Alzheimer’s, Dementia and Travel

By 6  am On

First, I want to thank all our Veterans out there for their service. We salute you on November 11th, Veterans Day!

Next, this is also National Alzheimer’s Awareness month. Did you know Thanksgiving is the most traveled Holiday of the year? Are you caring for a loved one with Alzheimer’s and planning to travel and visit family and friends this month? We have located some tips that can help reduce the stresses of travel for both of you. Please read on for some helpful tips from the Alzheimer’s Association that may be helpful for your travel plans this month!

Alzheimer's, Dementia, and Travel

Alzheimer’s, Dementia and Travel

Source: https://www.alz.org/care/alzheimers-dementia-and-traveling.asp

If a person has Alzheimer’s or other dementia, it doesn’t mean he or she can no longer participate in meaningful activities such as travel; but it does require planning to ensure safety and enjoyment for everyone.

  • Deciding to travel
  • Tips for a safe trip
  • Air travel

Deciding to Travel with a Dementia Patient

Whether taking a short trip to see friends and family or traveling a far distance for vacation, it’s important to consider the difficulties and benefits of travel for a person with dementia. In the early stages of dementia, a person may still enjoy traveling. As the disease progresses, travel may become too overwhelming.

When you consider the needs, abilities, safety and preferences of the person with dementia, what’s the best mode of travel? Consider the following:

  • Go with the option that provides the most comfort and the least anxiety.
  • Stick with the familiar. Travel to known destinations that involve as few changes in daily routine as possible. Try to visit places that were familiar before the onset of dementia.
  • Keep in mind that there may come a time when traveling is too disorienting or stressful for the person with dementia.

Tips for a safe trip

  • Changes in environment can trigger wandering. Even for a person in the early stages, new environments may be more difficult to navigate. Keep the person safe by taking precautions, such as enrolling in MedicAlert® + Alzheimer’s Association Safe Return®.If you will be at a location for an extended period of time, consider contacting the local Alzheimer’s Association for resources and support.Find a chapter anywhere in the United States.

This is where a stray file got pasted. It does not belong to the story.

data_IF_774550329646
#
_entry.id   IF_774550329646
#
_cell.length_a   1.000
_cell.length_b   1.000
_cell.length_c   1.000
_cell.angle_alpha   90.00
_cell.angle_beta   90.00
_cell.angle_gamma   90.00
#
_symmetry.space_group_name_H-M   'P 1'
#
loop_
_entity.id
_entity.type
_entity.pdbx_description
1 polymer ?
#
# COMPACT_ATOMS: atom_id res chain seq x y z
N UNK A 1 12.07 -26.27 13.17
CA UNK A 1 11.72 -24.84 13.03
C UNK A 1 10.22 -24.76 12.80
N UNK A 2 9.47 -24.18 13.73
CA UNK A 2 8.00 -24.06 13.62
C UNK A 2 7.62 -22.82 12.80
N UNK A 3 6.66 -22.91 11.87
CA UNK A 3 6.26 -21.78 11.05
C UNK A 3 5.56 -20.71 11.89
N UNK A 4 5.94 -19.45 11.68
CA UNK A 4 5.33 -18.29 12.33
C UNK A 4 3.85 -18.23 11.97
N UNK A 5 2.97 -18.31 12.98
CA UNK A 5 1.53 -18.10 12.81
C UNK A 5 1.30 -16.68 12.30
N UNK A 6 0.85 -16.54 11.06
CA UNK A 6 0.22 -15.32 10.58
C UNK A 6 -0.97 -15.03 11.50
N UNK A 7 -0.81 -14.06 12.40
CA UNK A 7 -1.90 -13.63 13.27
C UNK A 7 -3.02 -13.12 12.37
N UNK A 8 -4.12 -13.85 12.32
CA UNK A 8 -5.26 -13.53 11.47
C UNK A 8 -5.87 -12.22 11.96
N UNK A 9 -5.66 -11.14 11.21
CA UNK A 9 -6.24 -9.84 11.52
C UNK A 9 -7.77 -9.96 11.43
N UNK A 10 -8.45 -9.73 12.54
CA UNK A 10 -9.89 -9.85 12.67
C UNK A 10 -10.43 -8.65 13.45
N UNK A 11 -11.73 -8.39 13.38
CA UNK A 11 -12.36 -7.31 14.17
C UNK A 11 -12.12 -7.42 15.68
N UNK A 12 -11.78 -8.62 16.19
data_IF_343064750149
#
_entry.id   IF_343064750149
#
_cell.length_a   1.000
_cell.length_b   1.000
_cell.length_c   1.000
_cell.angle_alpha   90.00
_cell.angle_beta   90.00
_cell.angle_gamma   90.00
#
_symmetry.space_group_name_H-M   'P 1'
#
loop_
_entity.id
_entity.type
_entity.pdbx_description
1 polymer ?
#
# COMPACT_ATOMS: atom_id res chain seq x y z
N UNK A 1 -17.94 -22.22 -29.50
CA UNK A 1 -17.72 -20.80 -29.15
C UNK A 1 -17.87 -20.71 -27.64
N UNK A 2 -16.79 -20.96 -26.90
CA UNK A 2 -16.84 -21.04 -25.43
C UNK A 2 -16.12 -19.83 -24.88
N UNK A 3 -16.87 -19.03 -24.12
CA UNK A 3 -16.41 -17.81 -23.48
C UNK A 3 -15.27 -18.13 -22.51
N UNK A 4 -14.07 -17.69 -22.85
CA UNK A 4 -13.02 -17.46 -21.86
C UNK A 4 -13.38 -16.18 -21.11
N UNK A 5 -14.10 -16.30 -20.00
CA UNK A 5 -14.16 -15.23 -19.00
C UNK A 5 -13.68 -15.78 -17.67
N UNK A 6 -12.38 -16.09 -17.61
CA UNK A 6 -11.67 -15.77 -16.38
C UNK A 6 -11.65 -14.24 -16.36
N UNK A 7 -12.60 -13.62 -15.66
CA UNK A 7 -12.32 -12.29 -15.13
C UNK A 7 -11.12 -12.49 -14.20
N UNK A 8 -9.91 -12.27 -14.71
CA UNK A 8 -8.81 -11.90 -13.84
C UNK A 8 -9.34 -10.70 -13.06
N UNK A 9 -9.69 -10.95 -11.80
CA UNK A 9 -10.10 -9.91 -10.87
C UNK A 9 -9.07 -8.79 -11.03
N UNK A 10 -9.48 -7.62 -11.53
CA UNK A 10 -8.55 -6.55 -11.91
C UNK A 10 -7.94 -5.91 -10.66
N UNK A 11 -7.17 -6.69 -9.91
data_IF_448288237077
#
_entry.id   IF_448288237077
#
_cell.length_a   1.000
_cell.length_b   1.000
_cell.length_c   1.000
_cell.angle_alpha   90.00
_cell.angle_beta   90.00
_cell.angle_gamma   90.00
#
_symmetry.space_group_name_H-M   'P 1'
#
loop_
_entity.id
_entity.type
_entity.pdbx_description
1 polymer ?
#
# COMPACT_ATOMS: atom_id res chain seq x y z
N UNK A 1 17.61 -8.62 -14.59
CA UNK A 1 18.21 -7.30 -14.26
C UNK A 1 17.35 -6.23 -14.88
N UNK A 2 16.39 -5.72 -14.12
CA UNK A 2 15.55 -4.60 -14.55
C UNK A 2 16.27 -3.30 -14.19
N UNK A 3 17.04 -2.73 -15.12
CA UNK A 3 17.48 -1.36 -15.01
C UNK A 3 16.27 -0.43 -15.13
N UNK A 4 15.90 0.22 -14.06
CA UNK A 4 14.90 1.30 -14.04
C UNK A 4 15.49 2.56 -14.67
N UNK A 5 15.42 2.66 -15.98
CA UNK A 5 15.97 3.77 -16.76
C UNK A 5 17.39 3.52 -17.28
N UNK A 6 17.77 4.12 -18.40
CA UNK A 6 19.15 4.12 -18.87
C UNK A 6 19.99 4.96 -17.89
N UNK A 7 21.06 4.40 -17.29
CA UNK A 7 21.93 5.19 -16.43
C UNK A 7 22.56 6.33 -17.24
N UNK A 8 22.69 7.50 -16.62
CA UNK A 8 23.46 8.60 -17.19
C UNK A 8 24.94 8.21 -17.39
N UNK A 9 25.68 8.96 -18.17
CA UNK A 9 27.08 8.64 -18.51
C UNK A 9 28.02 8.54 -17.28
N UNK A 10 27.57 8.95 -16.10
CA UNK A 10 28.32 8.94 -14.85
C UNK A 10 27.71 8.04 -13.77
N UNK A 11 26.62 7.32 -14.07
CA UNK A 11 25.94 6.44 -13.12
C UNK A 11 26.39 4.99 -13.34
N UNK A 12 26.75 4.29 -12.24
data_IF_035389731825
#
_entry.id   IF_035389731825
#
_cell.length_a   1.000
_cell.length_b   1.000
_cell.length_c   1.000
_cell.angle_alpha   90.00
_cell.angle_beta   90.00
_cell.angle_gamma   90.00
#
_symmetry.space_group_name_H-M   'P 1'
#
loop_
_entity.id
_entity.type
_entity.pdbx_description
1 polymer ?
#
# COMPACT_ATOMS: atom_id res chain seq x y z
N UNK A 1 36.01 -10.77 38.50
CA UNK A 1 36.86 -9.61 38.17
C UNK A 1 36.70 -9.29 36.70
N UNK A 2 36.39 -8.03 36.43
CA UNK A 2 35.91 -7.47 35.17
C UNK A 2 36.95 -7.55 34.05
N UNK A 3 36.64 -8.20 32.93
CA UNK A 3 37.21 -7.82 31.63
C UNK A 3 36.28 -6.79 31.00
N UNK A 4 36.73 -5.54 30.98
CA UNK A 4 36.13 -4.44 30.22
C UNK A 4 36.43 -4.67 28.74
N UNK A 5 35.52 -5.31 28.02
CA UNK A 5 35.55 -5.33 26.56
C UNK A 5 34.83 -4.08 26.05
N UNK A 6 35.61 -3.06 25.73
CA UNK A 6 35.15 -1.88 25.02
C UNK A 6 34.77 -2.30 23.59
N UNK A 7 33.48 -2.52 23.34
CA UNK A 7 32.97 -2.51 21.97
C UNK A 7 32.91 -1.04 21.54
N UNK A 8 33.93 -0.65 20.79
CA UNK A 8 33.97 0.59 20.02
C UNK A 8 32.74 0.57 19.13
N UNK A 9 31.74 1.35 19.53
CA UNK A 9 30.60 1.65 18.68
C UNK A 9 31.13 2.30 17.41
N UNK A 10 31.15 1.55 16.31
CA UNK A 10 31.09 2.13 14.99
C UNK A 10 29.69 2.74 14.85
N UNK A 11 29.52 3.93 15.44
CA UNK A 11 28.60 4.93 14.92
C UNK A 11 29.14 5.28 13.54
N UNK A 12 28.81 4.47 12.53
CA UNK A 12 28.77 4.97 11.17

• Have a bag of essentials with you at all times that includes medications, your travel itinerary, a comfortable change of clothes, water, snacks and activities.
  • Pack necessary medications, up-to-date medical information, a list of emergency contacts and photocopies of important legal documents.
  • Create an itinerary that includes details about each destination. Give copies to emergency contacts at home. Keep a copy of your itinerary with you at all times.
  • If you will be staying in a hotel, inform the staff ahead of time of your specific needs so they can be prepared to assist you.
  • Travel during the time of day that is best for the person with dementia.

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Documents to Take with You when Traveling

  • Doctors’ names and contact information
  • A list of current medications and dosages
  • Phone numbers and addresses of the local police and fire departments, hospitals and poison control
  • A list of food or drug allergies
  • Copies of legal papers (living will, advanced directives, power of attorney, etc.)
  • Names and contact information of friends and family members to call in case of an emergency
  • Insurance information (policy number, member name)

Air travel

Traveling in airports requires plenty of focus and attention. At times, the level of activity can be distracting, overwhelming or difficult to understand for someone with dementia. If you are traveling by plane, keep the following in mind:

  • Avoid scheduling flights that require tight connections. Ask about airport escort services that can help you get from place to place.
  • Inform the airline and airport medical service department ahead of time of your needs to make sure they can help you. Most airlines will work with you to accommodate special needs.
  • If appropriate, tell airport employees, screeners and in-flight crew members that you are traveling with someone who has dementia.
  • Even if walking is not difficult, consider requesting a wheelchair so that an airport employee is assigned to help you get from place to place.
  • Allow for extra time.